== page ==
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Government Spending in a Simple Model of Endogeneous Growth

Citation

Barro, Robert J. 1990. Government spending in a simple model of endogeneous growth. Journal of Political Economy 98(S5): 103-125.

Published Version doi:10.1086/261726 Accessed Citable Link Terms of Use December 1, 2011 2:02:23 AM EST http://nrs.harvard.edu/urn-3:HUL.InstRepos:3451296 This article was downloaded fromHarvard University's DASH repository, and is made available under the terms and conditions applicable to Other Posted Material, as set forth at http://nrs.harvard.edu/urn3:HUL.InstRepos:dash.current.terms-of-use#LAA

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Government Spending in a Simple Model of Endogenous Growth

Robert J. Barro
Harvard Universityand National Bureau of EconomicResearch

One strandof endogenous-growth models assumes constant returns to a broad concept of capital. I extend these models to include taxfinanced government services that affect production or utility. Growth and saving rates fall with an increase in utility-type expenditures; the two rates rise initially with productive government expenditures but subsequently decline. With an income tax, the decentralizedchoices of growth and saving are "too low," but if the production function is Cobb-Douglas, the optimizing government still satisfies a natural condition for productive efficiency. Empirical evidence across countries supports some of the hypotheses about government and growth.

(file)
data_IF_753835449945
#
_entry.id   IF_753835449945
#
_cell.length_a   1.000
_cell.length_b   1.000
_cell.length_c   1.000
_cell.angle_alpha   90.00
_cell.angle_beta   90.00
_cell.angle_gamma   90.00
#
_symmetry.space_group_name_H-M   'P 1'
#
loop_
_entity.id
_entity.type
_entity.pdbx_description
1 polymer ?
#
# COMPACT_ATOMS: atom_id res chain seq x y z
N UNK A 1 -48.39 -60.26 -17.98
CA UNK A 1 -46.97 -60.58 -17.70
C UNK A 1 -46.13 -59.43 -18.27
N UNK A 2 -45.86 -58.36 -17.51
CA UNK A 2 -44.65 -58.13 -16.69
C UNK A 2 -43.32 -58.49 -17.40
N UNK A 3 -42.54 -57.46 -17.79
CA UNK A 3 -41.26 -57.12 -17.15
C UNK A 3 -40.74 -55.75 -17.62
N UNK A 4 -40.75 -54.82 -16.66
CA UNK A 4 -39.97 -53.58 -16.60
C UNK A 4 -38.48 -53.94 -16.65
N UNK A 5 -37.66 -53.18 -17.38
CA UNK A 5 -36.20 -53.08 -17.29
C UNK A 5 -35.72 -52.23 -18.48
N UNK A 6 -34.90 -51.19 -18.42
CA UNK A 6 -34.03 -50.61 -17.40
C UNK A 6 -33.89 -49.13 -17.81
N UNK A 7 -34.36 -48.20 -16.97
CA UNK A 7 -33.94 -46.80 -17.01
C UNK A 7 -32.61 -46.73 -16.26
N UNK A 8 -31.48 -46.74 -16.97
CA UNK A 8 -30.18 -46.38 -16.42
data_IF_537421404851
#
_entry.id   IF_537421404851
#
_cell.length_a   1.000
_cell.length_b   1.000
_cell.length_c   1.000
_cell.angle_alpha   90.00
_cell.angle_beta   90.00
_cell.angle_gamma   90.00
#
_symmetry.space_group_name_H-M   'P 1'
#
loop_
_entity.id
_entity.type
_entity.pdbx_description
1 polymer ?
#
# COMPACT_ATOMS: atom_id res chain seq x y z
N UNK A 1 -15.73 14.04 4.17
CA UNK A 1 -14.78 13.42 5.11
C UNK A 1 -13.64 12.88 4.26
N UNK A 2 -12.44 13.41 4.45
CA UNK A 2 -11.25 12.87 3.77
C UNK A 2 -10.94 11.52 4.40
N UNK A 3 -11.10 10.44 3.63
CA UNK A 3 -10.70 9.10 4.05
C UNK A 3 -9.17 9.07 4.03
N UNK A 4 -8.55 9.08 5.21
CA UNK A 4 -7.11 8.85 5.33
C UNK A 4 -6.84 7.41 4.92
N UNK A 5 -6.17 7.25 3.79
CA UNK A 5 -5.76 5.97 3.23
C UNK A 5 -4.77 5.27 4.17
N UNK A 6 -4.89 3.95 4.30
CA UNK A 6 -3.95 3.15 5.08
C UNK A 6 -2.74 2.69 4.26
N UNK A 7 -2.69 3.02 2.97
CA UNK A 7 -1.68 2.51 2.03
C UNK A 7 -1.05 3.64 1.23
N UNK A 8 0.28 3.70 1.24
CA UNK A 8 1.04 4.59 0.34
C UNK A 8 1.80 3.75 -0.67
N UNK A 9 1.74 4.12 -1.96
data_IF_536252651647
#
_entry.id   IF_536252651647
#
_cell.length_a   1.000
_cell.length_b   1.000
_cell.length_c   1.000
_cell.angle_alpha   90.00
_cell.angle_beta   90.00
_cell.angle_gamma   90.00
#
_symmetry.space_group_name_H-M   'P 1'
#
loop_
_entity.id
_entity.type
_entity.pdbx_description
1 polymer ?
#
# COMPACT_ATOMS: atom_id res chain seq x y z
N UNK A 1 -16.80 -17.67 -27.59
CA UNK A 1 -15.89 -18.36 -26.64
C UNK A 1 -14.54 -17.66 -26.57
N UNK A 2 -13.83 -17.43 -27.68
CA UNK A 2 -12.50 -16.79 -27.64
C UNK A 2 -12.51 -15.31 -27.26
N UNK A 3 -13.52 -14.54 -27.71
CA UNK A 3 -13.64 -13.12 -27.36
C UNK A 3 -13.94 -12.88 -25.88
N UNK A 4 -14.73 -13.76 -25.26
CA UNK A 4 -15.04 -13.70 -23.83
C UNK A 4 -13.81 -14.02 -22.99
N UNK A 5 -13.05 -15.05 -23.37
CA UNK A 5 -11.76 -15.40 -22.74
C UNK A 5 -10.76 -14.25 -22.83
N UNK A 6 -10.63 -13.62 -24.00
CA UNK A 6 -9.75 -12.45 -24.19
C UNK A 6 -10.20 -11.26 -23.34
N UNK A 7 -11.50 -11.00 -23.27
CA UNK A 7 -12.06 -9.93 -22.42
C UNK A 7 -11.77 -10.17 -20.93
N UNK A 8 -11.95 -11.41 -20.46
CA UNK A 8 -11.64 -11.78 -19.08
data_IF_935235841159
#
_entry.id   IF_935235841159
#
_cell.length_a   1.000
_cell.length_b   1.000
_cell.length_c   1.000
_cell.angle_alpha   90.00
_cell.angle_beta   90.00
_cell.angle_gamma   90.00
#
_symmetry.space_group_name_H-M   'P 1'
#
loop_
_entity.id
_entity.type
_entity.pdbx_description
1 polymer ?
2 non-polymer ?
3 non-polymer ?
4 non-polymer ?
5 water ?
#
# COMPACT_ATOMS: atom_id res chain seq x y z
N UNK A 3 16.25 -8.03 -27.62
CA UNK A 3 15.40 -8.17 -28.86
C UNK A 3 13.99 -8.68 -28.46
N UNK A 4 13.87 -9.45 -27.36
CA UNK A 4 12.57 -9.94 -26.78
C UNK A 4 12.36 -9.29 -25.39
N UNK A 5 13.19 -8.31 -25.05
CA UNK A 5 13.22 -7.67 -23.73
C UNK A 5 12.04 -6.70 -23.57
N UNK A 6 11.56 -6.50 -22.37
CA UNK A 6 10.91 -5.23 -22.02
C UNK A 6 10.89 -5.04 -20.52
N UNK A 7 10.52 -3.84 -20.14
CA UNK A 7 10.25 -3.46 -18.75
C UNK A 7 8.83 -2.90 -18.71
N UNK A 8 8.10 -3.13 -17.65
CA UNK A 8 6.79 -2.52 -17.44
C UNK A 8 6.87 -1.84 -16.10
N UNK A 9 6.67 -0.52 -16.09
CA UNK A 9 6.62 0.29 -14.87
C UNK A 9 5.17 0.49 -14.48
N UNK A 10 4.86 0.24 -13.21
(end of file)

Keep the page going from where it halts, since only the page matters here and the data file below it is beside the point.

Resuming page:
Recent models of economic growth can generate long-term growth without relying on exogenous changes in technology orpopulation. Some of the models amount to theories of technological progress (Romer 1986; this issue) and others to theories of population change (Becker and Barro 1988). A general feature of these models is the presence of constant or increasing returns in the factors that can be accumulated (Lucas 1988; Romer 1989; Rebelo 1991).
This research is supported by the National Science Foundation and theBradley Foundation and is part of the National Bureau of Economic Research's project on economic growth. I am grateful for comments from Gary Becker, Fabio Canova, Brad De Long, Daniel Gros, Herschel Grossman, Bob Hall, Ken Judd, Harl Ryder, Steve Slutsky, Juan Jose Suarez, and Larry Summers. I have also benefited from discussions at the National Bureau of Economic Research, Brown University, theUniversity of Florida, and the conference, "The Problem of Development: Exploring Economic Development through Free Enterprise," State University of New York at Buffalo, May 1988.
[Journal of Political Economy, 1990, vol. 98, no 5, pt 2] ? 1990 by The University of Chicago. All rights reserved. 0022-3808/90/9805-0011$01.50

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One strand of theliterature on endogenous economic growth concerns models in which private and social returns to investment diverge, so that decentralized choices lead to suboptimal rates of saving and economic growth (Arrow 1962; Romer 1986). In this setting private returns to scale may be diminishing, but social returns-which reflect spillovers of knowledge or other externalities-can be constant or increasing.Another line of research involves models without externalities, in which the privately determined choices of saving and growth are Pareto optimal (Rebelo 1991). These models rely on constant returns to private capital, broadly defined to encompass human and nonhuman capital. The present analysis builds on both aspects of this literature by incorporating a public sector into a simple, constant-returnsmodel of economic growth. Because of familiar externalities associated with public expenditures and taxes, the privately determined values of saving and economic growth may be suboptimal. Hence there are interesting choices about government policies, as well as empirical predictions about the relations among the size of government, the saving rate, and the rate of economic growth. I. Endogenous...
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